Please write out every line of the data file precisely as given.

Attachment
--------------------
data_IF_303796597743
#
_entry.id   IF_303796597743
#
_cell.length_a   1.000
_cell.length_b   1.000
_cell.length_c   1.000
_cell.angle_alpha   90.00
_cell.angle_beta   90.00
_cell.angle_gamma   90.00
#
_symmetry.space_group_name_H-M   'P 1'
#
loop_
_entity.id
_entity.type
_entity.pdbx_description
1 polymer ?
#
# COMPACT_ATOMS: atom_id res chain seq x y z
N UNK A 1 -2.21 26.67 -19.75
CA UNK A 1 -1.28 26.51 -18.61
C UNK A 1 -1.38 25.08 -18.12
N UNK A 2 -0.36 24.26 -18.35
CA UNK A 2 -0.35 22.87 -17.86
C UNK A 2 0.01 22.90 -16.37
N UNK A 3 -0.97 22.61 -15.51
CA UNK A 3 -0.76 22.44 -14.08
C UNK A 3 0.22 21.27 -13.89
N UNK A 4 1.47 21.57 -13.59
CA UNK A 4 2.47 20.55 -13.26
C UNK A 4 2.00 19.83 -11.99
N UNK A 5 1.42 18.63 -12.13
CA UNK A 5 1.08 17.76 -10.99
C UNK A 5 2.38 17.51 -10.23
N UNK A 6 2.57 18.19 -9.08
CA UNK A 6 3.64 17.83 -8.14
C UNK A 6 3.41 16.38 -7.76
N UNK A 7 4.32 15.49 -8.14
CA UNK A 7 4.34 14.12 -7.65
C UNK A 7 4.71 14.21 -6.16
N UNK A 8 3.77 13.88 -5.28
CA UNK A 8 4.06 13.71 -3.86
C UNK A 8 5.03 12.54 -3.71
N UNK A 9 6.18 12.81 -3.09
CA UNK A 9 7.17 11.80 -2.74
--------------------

data_IF_303796597743
#
_entry.id   IF_303796597743
#
_cell.length_a   1.000
_cell.length_b   1.000
_cell.length_c   1.000
_cell.angle_alpha   90.00
_cell.angle_beta   90.00
_cell.angle_gamma   90.00
#
_symmetry.space_group_name_H-M   'P 1'
#
loop_
_entity.id
_entity.type
_entity.pdbx_description
1 polymer ?
#
# COMPACT_ATOMS: atom_id res chain seq x y z
N UNK A 1 -2.21 26.67 -19.75
CA UNK A 1 -1.28 26.51 -18.61
C UNK A 1 -1.38 25.08 -18.12
N UNK A 2 -0.36 24.26 -18.35
CA UNK A 2 -0.35 22.87 -17.86
C UNK A 2 0.01 22.90 -16.37
N UNK A 3 -0.97 22.61 -15.51
CA UNK A 3 -0.76 22.44 -14.08
C UNK A 3 0.22 21.27 -13.89
N UNK A 4 1.47 21.57 -13.59
CA UNK A 4 2.47 20.55 -13.26
C UNK A 4 2.00 19.83 -11.99
N UNK A 5 1.42 18.63 -12.13
CA UNK A 5 1.08 17.76 -10.99
C UNK A 5 2.38 17.51 -10.23
N UNK A 6 2.57 18.19 -9.08
CA UNK A 6 3.64 17.83 -8.14
C UNK A 6 3.41 16.38 -7.76
N UNK A 7 4.32 15.49 -8.14
CA UNK A 7 4.34 14.12 -7.65
C UNK A 7 4.71 14.21 -6.16
N UNK A 8 3.77 13.88 -5.28
CA UNK A 8 4.06 13.71 -3.86
C UNK A 8 5.03 12.54 -3.71
N UNK A 9 6.18 12.81 -3.09
CA UNK A 9 7.17 11.80 -2.74